Consumers drive the US economy, accounting for almost 72 percent of GDP (see Chart 18). Historically, it has been the free spending consumer who pulls the economy out of the doldrums. Year after year, we are told that the consumer is tapped out, with nothing left to spend, only to be surprised at the resiliency of our fellow Americans. Can the US consumer save the economy yet again in 2008, or will the Grinch, in fact, spoil Christmas?
Chart 18. (CLICK TO ENLARGE)
We think that this time things are different, and that consumer spending will contract. The trend in slowing retail sales supports this view. Rising energy costs, inflation, and a deteriorating job market are, as detailed above, part of the problem. This is compounded by the reality that for most Americans, their homes are their most leveraged and largest asset. A 10- to 20-percent retreat in housing prices can wipe out all their equity (see Chart 19, illustrating the decline in homeowners’ equity), resulting in a serious dose of financial restraint. Add to this some negative consumer confidence numbers, and we think that we can make a strong case for our forecast that consumers will pull back on spending for the balance of the year.
Chart 19. (CLICK TO ENLARGE)
While real estate prices were rising and interest rates were low, extracting cash made sense, providing little incentive to save. Households were spending more than they were earning after taxes (see chart 20), and consumer spending as a percent of disposable personal income reached a high not seen in 50+ years (see Chart 21). Relatively low interest rates were encouraging households to borrow in ever-increasing amounts (chart 22). The result is that household borrowing will not be available to fuel spending. Consumers are experiencing their highest leverage ratios in the post-WII period, combined with low levels of liquidity. As we stated in our last Retail Analytics Report, this is a consumer recession.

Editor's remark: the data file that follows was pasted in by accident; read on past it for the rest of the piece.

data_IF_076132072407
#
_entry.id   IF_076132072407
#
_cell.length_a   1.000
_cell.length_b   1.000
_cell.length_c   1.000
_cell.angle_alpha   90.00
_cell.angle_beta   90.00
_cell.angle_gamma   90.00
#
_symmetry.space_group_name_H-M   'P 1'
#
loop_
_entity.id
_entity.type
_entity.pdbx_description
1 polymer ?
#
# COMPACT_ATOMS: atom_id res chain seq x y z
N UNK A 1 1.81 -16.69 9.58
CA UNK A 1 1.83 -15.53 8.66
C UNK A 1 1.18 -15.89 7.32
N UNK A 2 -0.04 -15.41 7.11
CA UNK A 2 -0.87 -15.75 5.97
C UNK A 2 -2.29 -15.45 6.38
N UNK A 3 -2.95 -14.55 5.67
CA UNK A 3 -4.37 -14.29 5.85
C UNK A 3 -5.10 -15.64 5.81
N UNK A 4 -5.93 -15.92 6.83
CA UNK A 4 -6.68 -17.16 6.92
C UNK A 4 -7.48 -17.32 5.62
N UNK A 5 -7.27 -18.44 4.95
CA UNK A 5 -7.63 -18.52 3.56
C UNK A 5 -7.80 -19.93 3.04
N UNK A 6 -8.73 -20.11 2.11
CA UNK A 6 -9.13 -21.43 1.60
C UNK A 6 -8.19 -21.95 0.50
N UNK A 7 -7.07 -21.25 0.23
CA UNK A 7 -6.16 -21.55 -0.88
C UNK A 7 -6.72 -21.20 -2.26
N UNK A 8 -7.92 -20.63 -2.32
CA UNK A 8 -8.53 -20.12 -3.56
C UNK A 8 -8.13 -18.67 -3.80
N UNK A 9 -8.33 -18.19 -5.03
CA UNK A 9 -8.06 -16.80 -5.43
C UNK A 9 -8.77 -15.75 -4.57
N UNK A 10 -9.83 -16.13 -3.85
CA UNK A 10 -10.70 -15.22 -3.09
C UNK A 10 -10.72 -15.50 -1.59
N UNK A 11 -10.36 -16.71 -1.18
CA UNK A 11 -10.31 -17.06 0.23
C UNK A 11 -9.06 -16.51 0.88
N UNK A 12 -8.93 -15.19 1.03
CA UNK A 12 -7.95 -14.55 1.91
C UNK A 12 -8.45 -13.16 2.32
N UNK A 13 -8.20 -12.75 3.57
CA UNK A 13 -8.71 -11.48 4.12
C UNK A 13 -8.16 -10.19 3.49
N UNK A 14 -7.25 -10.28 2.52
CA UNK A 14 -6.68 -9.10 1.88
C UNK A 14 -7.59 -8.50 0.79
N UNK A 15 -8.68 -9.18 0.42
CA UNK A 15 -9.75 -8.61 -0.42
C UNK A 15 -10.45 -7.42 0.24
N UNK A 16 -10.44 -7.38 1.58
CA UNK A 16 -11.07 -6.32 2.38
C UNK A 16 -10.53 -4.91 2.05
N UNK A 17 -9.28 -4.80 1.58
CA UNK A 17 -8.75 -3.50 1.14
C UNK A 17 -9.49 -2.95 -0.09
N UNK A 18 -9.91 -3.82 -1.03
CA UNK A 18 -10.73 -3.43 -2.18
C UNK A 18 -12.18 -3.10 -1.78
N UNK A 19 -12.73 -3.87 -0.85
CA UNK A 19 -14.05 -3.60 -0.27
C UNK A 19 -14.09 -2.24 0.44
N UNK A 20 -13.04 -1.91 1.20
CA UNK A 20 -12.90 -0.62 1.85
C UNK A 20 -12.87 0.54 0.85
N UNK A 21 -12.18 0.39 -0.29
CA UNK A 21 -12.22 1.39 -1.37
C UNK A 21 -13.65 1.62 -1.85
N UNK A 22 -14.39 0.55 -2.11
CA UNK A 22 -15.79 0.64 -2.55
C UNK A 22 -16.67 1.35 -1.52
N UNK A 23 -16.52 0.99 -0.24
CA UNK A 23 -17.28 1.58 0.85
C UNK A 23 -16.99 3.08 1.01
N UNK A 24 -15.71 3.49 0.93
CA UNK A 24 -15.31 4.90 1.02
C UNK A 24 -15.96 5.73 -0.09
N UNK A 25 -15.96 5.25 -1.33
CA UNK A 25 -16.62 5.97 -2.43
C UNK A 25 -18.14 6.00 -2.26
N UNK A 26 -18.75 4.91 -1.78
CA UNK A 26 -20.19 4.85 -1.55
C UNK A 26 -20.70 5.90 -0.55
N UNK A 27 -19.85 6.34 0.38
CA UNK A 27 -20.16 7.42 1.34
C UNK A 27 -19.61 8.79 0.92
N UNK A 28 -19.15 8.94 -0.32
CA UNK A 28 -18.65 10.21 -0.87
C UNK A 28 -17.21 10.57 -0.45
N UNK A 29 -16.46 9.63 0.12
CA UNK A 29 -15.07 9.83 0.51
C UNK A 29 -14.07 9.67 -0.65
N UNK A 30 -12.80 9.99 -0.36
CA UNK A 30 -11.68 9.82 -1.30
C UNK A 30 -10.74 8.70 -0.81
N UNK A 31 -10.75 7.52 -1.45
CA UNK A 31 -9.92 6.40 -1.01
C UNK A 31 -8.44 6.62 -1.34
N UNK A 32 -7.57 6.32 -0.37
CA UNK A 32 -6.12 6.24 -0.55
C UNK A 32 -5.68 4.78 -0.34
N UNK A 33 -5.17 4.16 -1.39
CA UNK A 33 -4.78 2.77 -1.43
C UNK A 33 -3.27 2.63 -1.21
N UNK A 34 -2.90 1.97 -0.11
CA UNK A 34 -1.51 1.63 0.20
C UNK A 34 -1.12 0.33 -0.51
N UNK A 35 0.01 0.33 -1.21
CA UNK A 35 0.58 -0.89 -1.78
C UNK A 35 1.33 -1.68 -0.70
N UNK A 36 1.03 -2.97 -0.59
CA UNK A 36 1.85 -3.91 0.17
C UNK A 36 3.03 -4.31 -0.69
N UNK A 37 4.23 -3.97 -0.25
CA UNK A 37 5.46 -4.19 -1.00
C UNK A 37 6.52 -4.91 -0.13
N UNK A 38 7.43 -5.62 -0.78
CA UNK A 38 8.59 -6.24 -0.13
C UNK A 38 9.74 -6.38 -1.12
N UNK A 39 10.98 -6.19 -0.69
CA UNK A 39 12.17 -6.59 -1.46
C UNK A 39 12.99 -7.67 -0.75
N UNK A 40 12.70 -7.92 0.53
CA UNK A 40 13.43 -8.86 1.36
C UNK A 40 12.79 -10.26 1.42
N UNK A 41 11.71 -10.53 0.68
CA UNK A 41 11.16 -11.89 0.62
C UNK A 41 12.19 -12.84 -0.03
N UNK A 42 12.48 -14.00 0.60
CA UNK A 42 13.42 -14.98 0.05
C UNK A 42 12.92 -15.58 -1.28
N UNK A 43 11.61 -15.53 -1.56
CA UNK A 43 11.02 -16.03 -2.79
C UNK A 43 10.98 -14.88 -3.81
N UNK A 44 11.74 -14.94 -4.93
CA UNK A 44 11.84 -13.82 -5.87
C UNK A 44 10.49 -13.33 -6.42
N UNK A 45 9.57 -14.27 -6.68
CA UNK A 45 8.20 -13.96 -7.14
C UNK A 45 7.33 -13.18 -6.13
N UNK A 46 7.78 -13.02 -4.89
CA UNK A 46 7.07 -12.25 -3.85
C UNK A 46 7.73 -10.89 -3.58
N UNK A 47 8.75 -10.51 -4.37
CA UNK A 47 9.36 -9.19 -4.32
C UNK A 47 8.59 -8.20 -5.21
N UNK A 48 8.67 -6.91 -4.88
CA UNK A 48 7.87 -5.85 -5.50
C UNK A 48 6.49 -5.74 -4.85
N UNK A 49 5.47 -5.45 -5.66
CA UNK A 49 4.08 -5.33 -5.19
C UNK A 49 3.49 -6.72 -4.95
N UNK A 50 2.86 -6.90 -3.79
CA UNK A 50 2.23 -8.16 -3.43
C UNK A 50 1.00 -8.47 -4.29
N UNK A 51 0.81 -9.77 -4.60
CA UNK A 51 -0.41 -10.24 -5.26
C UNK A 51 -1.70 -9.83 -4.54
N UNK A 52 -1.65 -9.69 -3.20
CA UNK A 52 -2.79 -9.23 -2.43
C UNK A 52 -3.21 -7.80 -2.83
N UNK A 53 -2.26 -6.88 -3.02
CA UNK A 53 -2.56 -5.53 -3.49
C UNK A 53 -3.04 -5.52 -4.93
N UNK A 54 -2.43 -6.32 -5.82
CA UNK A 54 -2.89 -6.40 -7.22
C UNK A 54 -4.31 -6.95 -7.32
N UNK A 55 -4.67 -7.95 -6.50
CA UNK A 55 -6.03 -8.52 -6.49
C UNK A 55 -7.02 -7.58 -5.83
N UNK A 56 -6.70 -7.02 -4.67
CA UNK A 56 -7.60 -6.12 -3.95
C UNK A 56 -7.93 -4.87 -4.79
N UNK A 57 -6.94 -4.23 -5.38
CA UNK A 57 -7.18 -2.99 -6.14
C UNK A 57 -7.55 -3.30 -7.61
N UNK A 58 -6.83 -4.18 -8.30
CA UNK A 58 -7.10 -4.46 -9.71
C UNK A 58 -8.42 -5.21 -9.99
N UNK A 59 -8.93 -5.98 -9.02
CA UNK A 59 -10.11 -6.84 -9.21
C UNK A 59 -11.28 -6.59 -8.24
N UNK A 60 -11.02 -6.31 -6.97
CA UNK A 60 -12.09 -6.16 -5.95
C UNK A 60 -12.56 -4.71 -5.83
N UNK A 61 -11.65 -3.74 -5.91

Chart 20. (CLICK TO ENLARGE)
Chart 21. (CLICK TO ENLARGE)
Chart 22. Source: Northern Trust. (CLICK TO ENLARGE)
For those with a spending monkey on their back, an option might have been turning to credit cards to pay for all those things you neither need nor can afford. However, distress is beginning to be signaled in the consumer loan markets as well, evidenced by the recent rise in delinquency rates for these loans (see Chart 23). While still below historical rates, credit card usage has turned up sharply since the beginning of 2006, as have default rates, which points to an increased strain on consumers to meet their debt obligations. Thus, this means consumers have less plastic money to spend as well.